Resource Allocation in the Public Sector: Values, Priorities, and Markets in the Management of Public Services

Resource Allocation in the Public Sector: Values, Priorities, and Markets in the Management of Public Services

Resource Allocation in the Public Sector: Values, Priorities, and Markets in the Management of Public Services

Resource Allocation in the Public Sector: Values, Priorities, and Markets in the Management of Public Services

Synopsis

This book examines the competing values that underlie the public service ethic, including the role of markets and quasi-markets in deciding on how resources are allocated.

Excerpt

A.J.P. Taylor, the prolific historian of the twentieth century, once remarked that when he came upon a subject of which he knew and understood little he would write a book about it. This book on resource allocation had a similar origin. In 1980 I started a job as a management trainer and I became responsible for running courses for managers in local authorities and health authorities. As a result of listening to public sector managers’ problems it struck me that the issues they worried about were either concerned with managing people or with difficult resource allocation choices. There was no problem finding training material to help them with managing people but this was not the case with resource allocation. If I looked in the text books and the manuals of training material there was little which could help managers improve their skills in resource allocation. I was of course making the naïve assumption that it was a matter of skill. But this gap in the range of available training material started me thinking about how trainers might be able to help public sector managers with resource allocation. The first question to be answered was—how do managers make resource allocation decisions? I hoped that the answer might lead to the development of training material.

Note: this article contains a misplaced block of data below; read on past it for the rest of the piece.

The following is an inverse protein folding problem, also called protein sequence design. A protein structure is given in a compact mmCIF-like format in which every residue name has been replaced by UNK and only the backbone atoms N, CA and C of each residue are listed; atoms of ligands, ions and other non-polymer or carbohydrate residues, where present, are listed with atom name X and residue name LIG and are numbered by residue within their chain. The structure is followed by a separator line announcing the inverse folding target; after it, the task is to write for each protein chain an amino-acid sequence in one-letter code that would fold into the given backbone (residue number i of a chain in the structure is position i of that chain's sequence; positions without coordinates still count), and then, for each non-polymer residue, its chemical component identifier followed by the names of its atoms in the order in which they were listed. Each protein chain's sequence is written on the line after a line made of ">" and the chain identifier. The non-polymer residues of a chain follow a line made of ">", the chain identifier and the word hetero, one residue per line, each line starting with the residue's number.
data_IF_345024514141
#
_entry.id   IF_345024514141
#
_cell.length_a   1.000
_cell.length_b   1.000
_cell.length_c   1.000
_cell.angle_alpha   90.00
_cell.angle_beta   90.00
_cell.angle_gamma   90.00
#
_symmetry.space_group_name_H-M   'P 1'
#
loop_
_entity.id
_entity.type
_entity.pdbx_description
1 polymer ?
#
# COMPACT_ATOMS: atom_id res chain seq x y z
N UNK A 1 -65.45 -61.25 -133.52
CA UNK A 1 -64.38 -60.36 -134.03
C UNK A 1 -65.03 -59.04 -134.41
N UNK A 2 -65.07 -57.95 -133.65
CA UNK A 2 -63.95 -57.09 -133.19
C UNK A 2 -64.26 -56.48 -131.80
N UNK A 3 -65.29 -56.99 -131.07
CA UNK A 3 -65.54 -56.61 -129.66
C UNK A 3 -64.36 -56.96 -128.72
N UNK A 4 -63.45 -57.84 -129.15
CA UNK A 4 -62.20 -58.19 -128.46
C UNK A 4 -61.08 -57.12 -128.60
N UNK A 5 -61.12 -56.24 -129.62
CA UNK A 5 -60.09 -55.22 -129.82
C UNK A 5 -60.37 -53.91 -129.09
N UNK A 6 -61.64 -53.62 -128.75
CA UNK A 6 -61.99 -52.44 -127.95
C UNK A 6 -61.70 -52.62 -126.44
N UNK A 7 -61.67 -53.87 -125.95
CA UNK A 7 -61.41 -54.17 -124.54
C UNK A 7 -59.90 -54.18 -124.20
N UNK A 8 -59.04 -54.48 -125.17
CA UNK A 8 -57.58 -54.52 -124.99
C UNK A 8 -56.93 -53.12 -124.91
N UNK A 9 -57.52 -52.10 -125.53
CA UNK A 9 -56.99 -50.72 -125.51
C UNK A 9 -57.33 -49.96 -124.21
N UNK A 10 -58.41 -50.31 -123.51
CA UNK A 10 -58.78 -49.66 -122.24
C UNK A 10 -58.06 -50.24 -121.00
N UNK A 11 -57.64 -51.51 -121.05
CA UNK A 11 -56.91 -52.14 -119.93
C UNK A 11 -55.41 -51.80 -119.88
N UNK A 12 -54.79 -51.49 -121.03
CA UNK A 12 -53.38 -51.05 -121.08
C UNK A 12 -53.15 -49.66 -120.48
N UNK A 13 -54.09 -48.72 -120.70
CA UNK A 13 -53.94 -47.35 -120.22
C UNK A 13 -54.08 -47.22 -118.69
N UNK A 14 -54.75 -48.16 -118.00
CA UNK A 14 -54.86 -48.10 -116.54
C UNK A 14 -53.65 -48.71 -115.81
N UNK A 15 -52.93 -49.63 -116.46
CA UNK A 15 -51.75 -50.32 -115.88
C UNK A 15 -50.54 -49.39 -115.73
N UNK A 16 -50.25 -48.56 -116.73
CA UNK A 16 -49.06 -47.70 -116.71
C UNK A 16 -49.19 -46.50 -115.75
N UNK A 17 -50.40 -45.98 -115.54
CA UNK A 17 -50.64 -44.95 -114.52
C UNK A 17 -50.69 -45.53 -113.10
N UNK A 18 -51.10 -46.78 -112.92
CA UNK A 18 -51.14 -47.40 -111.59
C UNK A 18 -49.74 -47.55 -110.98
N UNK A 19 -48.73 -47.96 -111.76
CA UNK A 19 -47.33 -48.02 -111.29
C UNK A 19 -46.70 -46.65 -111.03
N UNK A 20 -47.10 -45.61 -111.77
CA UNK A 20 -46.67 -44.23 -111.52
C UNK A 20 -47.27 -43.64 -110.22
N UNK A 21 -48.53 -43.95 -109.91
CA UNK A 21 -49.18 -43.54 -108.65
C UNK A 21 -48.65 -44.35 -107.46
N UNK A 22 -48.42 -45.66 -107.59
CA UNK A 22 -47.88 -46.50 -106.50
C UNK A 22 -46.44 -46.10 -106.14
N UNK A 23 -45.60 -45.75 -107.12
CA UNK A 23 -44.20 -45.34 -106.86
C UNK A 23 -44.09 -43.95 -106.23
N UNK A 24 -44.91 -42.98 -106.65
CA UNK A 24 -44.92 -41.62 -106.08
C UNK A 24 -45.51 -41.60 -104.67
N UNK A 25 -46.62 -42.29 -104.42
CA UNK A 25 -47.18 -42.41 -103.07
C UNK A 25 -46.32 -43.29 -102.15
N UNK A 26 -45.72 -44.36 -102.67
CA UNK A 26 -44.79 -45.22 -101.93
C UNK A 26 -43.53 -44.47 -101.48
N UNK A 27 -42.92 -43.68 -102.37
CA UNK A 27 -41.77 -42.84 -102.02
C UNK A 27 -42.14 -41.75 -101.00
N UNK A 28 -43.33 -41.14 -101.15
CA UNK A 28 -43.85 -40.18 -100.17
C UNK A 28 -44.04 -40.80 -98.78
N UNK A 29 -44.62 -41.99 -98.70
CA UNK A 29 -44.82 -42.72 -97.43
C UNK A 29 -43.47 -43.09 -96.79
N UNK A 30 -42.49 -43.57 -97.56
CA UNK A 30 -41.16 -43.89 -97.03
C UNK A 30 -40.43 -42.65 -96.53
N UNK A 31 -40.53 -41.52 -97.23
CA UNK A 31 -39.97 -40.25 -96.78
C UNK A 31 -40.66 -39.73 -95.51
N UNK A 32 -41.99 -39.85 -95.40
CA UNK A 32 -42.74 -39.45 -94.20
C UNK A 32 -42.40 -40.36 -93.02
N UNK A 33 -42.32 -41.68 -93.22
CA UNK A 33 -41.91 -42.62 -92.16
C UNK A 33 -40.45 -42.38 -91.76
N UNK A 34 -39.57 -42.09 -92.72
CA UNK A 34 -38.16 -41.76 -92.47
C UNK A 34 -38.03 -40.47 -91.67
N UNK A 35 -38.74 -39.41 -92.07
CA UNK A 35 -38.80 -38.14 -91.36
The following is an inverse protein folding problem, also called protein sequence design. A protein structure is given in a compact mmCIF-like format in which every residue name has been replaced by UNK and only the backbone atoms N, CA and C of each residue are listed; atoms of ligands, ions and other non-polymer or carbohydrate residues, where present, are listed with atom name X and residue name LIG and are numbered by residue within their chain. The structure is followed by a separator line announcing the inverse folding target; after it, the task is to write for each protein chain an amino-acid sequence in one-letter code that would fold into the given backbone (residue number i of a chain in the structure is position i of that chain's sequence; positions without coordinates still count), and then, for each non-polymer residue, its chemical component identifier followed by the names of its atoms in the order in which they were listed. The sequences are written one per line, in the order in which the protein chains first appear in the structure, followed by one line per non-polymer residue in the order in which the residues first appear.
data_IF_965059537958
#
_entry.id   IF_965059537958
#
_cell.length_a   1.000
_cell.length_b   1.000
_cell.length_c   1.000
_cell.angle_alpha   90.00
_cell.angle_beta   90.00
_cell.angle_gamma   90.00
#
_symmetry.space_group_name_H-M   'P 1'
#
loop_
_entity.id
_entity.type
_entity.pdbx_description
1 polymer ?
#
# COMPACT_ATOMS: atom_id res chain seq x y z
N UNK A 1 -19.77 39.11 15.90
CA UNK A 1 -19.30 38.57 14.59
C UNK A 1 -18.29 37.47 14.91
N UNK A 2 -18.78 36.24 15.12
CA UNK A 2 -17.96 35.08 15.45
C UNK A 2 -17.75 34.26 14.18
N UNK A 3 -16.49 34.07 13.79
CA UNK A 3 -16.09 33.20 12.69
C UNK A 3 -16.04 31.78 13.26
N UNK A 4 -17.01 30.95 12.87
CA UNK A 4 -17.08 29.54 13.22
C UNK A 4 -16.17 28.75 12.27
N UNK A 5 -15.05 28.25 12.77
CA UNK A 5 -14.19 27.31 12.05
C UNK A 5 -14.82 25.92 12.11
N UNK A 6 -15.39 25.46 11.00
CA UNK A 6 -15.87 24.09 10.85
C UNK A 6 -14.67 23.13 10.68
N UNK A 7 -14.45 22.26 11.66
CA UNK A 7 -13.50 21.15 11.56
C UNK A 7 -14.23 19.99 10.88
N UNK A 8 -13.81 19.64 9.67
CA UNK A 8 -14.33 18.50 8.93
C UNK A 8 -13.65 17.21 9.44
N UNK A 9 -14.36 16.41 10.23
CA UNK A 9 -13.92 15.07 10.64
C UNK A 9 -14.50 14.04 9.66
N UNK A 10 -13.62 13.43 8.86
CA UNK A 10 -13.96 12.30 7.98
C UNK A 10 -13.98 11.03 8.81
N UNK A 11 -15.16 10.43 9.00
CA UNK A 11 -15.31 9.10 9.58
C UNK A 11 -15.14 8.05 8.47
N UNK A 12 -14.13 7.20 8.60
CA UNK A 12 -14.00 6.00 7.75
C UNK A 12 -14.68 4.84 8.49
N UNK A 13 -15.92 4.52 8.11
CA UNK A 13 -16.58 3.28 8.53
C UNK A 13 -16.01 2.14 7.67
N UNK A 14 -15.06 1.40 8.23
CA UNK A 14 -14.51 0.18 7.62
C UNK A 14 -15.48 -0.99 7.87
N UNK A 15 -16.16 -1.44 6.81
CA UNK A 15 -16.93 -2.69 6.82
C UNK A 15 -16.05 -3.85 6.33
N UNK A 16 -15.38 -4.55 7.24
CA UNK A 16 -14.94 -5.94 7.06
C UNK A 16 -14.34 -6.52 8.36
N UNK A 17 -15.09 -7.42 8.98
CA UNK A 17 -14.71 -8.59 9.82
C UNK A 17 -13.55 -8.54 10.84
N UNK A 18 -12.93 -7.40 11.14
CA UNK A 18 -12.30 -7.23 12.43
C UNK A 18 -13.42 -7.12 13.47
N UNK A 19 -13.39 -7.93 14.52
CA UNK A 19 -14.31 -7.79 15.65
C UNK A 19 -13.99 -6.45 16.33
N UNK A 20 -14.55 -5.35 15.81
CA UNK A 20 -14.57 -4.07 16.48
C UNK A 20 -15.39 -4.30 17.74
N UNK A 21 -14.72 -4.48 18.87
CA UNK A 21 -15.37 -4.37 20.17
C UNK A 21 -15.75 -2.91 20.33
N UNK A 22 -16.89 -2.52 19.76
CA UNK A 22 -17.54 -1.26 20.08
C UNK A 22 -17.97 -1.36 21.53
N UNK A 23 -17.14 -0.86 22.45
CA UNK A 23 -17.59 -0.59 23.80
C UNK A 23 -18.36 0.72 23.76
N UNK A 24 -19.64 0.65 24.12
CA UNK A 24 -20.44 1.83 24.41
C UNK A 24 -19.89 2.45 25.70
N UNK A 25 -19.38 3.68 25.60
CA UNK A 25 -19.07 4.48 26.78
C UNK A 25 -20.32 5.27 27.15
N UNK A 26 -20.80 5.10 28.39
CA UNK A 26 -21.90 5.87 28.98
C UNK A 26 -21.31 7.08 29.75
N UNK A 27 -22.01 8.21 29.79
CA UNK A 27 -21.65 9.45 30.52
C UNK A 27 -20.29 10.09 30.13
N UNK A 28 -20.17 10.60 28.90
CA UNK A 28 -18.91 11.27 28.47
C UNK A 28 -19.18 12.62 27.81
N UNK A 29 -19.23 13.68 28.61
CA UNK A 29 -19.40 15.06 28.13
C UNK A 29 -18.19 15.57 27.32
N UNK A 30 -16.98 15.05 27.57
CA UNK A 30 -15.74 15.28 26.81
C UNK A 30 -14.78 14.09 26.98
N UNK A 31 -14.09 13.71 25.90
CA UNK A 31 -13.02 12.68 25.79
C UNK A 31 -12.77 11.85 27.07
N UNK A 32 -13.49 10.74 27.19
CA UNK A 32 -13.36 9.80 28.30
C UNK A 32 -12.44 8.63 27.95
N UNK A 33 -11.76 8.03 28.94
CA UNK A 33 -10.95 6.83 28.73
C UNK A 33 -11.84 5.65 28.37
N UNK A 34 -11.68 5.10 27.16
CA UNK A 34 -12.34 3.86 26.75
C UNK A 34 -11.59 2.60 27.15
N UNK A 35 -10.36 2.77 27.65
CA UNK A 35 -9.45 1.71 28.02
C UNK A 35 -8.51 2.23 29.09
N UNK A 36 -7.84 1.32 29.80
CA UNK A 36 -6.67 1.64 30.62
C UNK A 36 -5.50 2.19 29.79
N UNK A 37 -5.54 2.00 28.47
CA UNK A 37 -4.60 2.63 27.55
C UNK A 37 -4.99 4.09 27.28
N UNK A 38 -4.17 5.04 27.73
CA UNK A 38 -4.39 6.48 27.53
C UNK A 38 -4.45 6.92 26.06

The concept of heuristics, taken from the psychological literature, proved helpful in understanding resource allocation decision making. Heuristics are mental rules of thumb, or tricks of the trade, which people learn from various sources, which function by reducing the complexity of the decision to be made. They are cognitive swords used to cut Gordian knots, but the image must be right. They are not fine rapiers with stiletto tips, they are two-handed broad swords used for slashing through the thickets of decision making. Heuristics function as part of a person’s way of looking at the world. They are a set of values, which are used to edit competing demands upon attention rather than tools for fine forensic dissection of policy dilemmas.

The idea of heuristics will play an important part in this chapter. In the first part, the context will be set by sketching the main arguments about the role of values in public decision making. The next section will provide an analysis of the heuristics and values managers use to approach a management

Search by... Author
Show... All Results Primary Sources Peer-reviewed

Oops!

An unknown error has occurred. Please click the button below to reload the page. If the problem persists, please try again in a little while.